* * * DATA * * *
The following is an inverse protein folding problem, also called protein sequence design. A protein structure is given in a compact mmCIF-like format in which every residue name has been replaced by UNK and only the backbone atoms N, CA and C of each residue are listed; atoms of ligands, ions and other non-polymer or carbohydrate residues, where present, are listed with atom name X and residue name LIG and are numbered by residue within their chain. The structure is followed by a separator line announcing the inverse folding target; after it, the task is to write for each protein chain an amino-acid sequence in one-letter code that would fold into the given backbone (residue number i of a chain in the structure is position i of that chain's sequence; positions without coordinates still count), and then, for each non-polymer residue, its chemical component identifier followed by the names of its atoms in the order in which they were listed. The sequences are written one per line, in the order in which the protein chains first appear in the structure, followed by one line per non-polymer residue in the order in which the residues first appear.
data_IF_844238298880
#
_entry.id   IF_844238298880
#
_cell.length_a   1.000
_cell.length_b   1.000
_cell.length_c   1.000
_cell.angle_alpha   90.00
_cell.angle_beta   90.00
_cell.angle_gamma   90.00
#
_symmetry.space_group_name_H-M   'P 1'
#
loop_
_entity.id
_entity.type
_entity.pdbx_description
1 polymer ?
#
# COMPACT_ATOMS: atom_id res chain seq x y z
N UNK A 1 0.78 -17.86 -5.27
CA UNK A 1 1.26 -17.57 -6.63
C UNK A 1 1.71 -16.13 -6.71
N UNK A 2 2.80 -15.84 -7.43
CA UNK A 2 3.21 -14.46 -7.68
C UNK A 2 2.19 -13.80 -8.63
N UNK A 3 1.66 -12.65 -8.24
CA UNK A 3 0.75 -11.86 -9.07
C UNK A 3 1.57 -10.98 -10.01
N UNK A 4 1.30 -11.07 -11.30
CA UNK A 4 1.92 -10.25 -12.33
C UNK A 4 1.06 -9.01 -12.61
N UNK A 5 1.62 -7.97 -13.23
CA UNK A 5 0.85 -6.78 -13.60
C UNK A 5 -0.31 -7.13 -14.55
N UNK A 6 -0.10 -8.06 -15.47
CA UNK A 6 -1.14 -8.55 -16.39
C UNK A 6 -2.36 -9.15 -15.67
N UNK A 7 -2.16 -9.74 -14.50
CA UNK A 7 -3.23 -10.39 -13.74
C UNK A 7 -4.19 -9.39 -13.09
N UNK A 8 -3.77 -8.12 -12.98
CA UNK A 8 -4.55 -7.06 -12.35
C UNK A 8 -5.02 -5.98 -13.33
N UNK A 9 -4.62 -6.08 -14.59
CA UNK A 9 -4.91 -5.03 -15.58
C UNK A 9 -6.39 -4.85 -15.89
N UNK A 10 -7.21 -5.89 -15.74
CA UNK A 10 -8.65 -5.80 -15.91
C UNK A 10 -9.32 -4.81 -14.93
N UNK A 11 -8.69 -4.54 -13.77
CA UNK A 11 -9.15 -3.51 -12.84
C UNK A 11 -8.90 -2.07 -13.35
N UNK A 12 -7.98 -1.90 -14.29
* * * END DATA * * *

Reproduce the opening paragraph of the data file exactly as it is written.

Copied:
The following is an inverse protein folding problem, also called protein sequence design. A protein structure is given in a compact mmCIF-like format in which every residue name has been replaced by UNK and only the backbone atoms N, CA and C of each residue are listed; atoms of ligands, ions and other non-polymer or carbohydrate residues, where present, are listed with atom name X and residue name LIG and are numbered by residue within their chain. The structure is followed by a separator line announcing the inverse folding target; after it, the task is to write for each protein chain an amino-acid sequence in one-letter code that would fold into the given backbone (residue number i of a chain in the structure is position i of that chain's sequence; positions without coordinates still count), and then, for each non-polymer residue, its chemical component identifier followed by the names of its atoms in the order in which they were listed. The sequences are written one per line, in the order in which the protein chains first appear in the structure, followed by one line per non-polymer residue in the order in which the residues first appear.